Back in our Fall Music Preview, I made a reference to Cursive bandleader Tim Kasher being on the “Mt. Rushmore of Midwestern emo.” But who else would be etched in stone?
The Nebraska band plays the High Noon Saloon on Friday, Nov. 16, and ahead of that appearance I’m proposing a theoretical monument to the Midwest’s long history with the genre. So basically, we’re looking at bands from the region who have had some sort of lasting impact. But before we get into it, I want to address a notable omission.
Initially, I included Conor Oberst on Mt. RushEMOre (just go with it). However, after careful consideration, I’ve decided to omit the Bright Eyes leader. Oberst’s songs are very, very sad, but they aren’t really emo. They lean too heavily on folk inflection rather than emo’s punkier ethos. Likewise, Oberst’s punkest band, Desaparecidos, is too overtly political to qualify.
This actually helps spell out my criteria for Mt. RushEMOre. We’re looking at bands with 1) earnest and/or melancholy lyrics, 2) vaguely punk or hardcore sounds, and 3) major influence.
So let’s get into it.
The Kinsella Brothers
Yes, I know there are only four people on Mt. Rushmore. But I like to think of Chicago natives Tim and Mike Kinsella as a package deal (Tim on vocals, Mike on drums) because both are equally important to the genre. They played in Cap’n Jazz together, a band that more or less created the template for the buzzy emo punk that would dominate the early 2000s. They joined forces again in Joan of Arc, an aggressively weird, sample-loving math rock outfit whose influence can be heard loud and clear in St. Louis’ Foxing, the band responsible for this year’s best album. And Mike, for his part, founded American Football, forefathers to the twinkling shoegazers that permeate emo’s current iteration. See: The World is a Beautiful Place & I Am No Longer Afraid of to Die.
Davey von Bohlen
Cap’n Jazz was sort of like ground zero for Midwestern emo. Aside from the Kinsellas, it also featured a skinny, lisping kid from Milwaukee named Davey von Bohlen. After Cap’n Jazz called it quits in 1995, von Bohlen returned to the Brew City and formed The Promise Ring, inarguably Wisconsin’s greatest contribution to emo. The band dialed back the more chaotic moments of his work in Cap’n Jazz and streamlined it into a powerpop, one that would go on to influence current scene elders like Jimmy Eat World and Saves the Day. As for its legacy, the actual book on emo — Nothing Feels Good: Punk Rock, Teenagers, and Emo, by Andy Greenwald — takes its name from The Promise Ring’s best known album. He currently plays in Milwaukee indie rockers Maritime.
It’s a shame Braid broke up shortly after the release of 1998’s Frame and Canvas, because that album is an absolute monster. It mixed indie rock’s esoteric noodling with post-hardcore ferocity, largely thanks to the virtuosic drumming of Damon Atkinson. But at the head of Braid was Bob Nanna, whose vocal versatility gave Braid their distinct sound. He could be painfully earnest at times, but often delivered his lyrics through throat-shredding screams. It wasn’t screamo, because Nanna treated his wails shrieks their own instrument, used for effect when necessary rather than a mask for subpar musicianship. After Braid disbanded for the first time in 1999, Nanna and Atkinson formed Hey Mercedes, a more straightforward pop punk band that saw Nanna playing arenas alongside Dashboard Confessional and *checks notes* uh Dropkick Murphys.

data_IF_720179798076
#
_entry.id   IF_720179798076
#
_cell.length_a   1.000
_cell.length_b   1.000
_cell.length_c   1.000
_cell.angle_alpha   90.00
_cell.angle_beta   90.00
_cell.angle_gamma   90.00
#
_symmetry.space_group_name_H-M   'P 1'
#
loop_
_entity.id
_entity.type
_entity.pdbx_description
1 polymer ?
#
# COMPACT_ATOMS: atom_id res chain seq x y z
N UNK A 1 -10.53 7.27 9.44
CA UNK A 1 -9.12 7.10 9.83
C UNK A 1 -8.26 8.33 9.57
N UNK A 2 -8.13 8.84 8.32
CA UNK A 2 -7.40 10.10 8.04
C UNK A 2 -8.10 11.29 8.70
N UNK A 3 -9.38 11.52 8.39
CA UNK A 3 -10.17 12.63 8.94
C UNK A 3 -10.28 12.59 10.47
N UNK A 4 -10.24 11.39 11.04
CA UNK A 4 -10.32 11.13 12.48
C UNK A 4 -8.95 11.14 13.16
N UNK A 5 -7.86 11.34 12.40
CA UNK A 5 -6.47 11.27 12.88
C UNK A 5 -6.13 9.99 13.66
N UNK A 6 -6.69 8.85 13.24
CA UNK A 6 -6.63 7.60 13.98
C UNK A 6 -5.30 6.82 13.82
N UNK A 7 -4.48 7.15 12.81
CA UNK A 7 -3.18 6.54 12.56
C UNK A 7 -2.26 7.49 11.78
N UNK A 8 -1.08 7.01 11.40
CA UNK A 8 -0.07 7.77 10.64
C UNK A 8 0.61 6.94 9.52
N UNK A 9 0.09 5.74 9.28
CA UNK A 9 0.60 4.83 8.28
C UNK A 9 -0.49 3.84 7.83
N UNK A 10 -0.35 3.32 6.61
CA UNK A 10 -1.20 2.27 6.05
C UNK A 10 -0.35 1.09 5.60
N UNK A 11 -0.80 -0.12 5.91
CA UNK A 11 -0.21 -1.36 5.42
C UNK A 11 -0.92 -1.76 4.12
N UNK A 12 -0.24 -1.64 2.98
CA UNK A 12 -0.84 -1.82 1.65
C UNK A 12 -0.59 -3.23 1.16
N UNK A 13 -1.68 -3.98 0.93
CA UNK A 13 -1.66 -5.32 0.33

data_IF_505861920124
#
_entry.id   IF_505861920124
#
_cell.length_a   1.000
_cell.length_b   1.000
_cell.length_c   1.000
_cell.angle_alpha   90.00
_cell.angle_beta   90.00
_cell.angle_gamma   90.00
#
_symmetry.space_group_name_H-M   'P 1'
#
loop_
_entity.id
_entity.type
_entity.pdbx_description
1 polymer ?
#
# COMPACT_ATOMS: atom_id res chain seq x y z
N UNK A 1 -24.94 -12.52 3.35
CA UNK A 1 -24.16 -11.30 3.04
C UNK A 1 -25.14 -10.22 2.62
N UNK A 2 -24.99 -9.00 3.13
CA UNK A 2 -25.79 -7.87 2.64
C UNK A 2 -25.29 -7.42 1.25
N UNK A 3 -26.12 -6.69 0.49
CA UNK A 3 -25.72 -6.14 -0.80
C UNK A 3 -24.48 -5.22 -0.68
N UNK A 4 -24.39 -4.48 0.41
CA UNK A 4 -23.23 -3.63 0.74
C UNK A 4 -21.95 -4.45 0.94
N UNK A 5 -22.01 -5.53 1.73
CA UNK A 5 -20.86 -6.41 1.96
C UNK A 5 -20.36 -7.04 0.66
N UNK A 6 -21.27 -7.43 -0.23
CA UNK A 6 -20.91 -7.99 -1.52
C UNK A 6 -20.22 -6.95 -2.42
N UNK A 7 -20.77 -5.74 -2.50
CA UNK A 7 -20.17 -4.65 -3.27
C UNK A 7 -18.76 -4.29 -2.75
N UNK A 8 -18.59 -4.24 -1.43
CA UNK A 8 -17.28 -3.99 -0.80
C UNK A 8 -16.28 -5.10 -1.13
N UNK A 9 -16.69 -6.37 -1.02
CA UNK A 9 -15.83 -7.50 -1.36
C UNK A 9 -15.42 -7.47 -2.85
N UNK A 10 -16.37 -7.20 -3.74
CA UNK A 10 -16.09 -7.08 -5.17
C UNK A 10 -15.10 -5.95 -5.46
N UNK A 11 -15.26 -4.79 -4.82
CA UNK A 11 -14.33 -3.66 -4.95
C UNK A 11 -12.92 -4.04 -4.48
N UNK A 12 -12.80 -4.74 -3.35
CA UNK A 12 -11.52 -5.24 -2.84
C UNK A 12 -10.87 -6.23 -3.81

If you’ve ever listened to… well, pretty much anything the ever-prolific Tim Kasher has released, you may know that he’s divorced. Divorce is an adult thing, and therefore a strange subject in the eternally adolescent genre of emo. And he mined the shit out of it too, because unlike most of his contemporaries, Kasher never seemed like an angsty kid. With Cursive, and specifically on the gutting Domestica, he represented emo’s early adulthood, attempting to cope with real world problems through the lens of an aimless, overeducated 20-somethings who drank way too much and read books by knockaround guys like Bukowski and Kerouac (in unrelated news, I’m a huge Cursive fan).
But perhaps Kasher’s best singular work is “Album of the Year,” released on an album of the same name by The Good Life in 2004. Here, Kasher tells the story of a deteriorating relationship between barflies that begins with the narrator puking in a women’s restroom and ends with the unhappy couple dividing up their records. It’s one of the better short stories written in the past 20 years, and Kasher is, without question, the best lyricist on Mt. RushEMOre.Cursive’s eighth album, Vitriola, came out earlier this year on their own 15 Passenger Records. They play High Noon Saloon on Friday, Nov. 16 with Meat Wave and Campdogzz.